However, the overall picture is still one of a great gender imbalance both in the print media and the broadcast media. For example, in 1993, NHKemployed a total of 963 women (7.1 per cent of all staff) compared to 12,632 men. The ratio of women in the newspaper industry is even lower at 6.8 per cent of staff (Muramatsu 1998, p. 21). When it comes to the number of women in higher offices, the situation is even more unbalanced. In 1995, women accounted for 0.4 per cent of employees in higher positions in Japan's broadcasting sector (compared with 24.1 per cent in France and 13.9 per cent in Britain). Japanese women also held a similarly miniscule share of 0.2 per cent of top jobs in the print media (Muramatsu 1998, p. 25).
Another area of gender-related research is the analysis of media content with regard to gender stereotyping. The depiction of women in fictional drama series on Japanese television has undergone dramatic changes since the 1970s (Chioya 1998, Goessmann 1998). In the mid-1970s, two stereotypical role models prevailed, namely the strong and successful mother figure and the tragic heroine who lives in exile from her family. In the 1980s, family drama series began to show more varied role models, with more female characters taking their lives into their own hands. However, this does not mean that the idea of a woman's true place being in the home and with her family has vanished entirely from TV fiction. For example, it is still a common feature of many TV dramas that the woman, not the man, will give up her career to serve her family (Goessmann 1998, p. 71).
The women's magazine market also changed significantly from the early 1980s to the mid-1990s. The once popular, traditional genre of "housewife magazines" lost more readers over this period and had almost disappeared by 1995, whereas "life style magazines" increased their already large market share by a further 4.5 per cent from 1982 to 1995 (Morohashi 1998, p. 194-196). The other two most successful genres in the 1990s were women's weekly magazines featuring gossip, scandals and human interest stories, and fashion magazines, including "young fashion", "fashion for office ladies (OL)" and "fashion for women in their thirties". Morohashi (p. 204) also notes that in many fashion magazines, genuine "journalistic" articles account for less than one third of the magazine's content. For example, the June 1995 issue of the fashion magazine non-no contained only 27.4 per cent articles, compared with 43.9 per cent advertisements and 28.7 per cent advertisement articles. As a result, these magazines have been dubbed "catalogue magazines". This is certainly not a specifically Japanese phenomenon, and a closer look at many English language magazines such asVOGUE,Cosmopolitan or Harper's BAZAAR will reveal very similar patterns. The majority of Japanese women's magazines tend to focus on stereotypical women's topics such as fashion, make-up, cooking, gossip and human interest, sex and romance and family life. Interestingly, even "career woman magazines" - which promote a greater participation of women in the labor market - fail to address the issue of men's and children's participation in household chores (Morohashi 1998, p. 209). Japanese men's magazines traditionally focus on politics, leisure and sex with little interest in family and domestic issues. However, in the 1980s, some magazines aimed at a younger male audience, for example POPEYE and Hot Dog PRESS, began to copy the "catalogue magazine" format and included more topics traditionally associated with women's magazines, such as life style, fashion and advice on romantic relationships.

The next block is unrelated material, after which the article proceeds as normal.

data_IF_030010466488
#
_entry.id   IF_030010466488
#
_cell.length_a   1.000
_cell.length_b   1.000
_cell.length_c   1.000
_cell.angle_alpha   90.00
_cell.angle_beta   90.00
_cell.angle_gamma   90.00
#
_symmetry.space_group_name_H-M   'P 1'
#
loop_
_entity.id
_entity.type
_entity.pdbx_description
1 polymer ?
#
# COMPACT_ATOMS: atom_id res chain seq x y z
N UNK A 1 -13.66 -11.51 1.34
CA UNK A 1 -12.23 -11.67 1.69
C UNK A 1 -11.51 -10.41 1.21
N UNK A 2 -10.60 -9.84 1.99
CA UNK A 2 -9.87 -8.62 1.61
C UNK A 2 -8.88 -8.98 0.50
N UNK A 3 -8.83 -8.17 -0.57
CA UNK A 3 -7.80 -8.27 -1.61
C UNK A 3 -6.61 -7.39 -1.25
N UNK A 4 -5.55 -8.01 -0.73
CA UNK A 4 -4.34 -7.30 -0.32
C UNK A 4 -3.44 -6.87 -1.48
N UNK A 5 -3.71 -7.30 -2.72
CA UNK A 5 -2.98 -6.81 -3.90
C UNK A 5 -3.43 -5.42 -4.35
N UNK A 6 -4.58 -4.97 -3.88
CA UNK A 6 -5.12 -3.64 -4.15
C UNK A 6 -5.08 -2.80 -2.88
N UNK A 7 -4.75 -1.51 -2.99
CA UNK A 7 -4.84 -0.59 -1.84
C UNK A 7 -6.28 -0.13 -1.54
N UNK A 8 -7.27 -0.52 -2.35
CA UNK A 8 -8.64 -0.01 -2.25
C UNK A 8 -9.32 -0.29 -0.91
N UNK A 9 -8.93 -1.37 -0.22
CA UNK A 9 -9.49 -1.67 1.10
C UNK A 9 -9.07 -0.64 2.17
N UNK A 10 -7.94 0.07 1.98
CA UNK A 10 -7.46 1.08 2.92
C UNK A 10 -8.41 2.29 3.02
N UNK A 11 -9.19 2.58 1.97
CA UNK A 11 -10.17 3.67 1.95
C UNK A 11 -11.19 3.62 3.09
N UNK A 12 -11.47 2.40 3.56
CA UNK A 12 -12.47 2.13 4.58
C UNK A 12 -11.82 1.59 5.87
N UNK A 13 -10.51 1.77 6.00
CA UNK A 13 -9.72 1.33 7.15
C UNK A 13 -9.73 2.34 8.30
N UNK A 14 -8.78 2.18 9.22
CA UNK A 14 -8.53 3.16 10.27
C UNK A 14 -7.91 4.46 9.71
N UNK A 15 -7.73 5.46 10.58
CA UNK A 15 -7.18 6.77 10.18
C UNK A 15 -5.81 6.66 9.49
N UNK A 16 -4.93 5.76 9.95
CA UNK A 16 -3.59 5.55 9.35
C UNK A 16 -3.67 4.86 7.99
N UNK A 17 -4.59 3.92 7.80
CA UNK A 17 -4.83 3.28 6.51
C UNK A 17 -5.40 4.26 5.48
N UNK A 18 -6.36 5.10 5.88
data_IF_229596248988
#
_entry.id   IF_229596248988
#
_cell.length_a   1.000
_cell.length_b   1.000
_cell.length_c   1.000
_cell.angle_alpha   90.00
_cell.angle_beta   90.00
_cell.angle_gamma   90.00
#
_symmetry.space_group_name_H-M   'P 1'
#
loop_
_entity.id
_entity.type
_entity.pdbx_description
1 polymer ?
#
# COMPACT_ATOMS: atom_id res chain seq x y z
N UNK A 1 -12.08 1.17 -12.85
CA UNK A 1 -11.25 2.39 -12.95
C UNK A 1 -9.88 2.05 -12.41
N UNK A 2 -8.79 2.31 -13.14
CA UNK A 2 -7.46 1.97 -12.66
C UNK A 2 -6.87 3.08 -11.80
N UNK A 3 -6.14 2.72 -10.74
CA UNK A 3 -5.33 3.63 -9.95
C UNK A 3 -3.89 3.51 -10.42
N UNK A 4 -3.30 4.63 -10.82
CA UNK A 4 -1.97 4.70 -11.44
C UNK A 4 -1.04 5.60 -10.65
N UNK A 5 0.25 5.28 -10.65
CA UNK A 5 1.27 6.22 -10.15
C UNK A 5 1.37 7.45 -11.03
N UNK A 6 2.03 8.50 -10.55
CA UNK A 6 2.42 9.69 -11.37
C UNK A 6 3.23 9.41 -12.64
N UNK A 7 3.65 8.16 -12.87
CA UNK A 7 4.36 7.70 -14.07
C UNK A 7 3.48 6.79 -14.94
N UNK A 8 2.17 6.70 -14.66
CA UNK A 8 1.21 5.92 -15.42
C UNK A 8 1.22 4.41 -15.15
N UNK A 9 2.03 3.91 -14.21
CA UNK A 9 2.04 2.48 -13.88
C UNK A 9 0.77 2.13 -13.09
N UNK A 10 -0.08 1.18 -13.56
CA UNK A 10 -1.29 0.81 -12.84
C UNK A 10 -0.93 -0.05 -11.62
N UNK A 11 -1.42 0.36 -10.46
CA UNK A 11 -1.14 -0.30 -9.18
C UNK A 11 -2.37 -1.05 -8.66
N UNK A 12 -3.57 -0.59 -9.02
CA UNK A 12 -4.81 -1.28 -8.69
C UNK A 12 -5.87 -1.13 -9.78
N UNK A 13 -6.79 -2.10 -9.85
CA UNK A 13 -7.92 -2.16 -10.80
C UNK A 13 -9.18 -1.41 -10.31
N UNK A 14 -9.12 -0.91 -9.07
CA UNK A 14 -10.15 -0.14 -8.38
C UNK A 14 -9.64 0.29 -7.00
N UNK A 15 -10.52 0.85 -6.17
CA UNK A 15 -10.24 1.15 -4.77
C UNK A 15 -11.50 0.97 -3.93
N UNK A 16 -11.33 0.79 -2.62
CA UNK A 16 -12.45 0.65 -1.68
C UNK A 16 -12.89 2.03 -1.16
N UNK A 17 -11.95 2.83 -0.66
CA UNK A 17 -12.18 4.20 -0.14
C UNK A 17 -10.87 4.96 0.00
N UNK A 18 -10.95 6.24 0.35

Gender relations in Japan continue to change, and the media both reflect these developments and provide new role models. Many of the topics raised above are also relevant for the mass media in other industrialised countries, which makes media and gender a particularly exciting area for intercultural research.
Conclusions and Further Research
Studying the media in Japan is not only an interesting research objective in itself, it also increases our understanding of Japanese society and it expands the current scope of media research and theory development by providing an insight into media communication beyond Europe, North-America and Australia.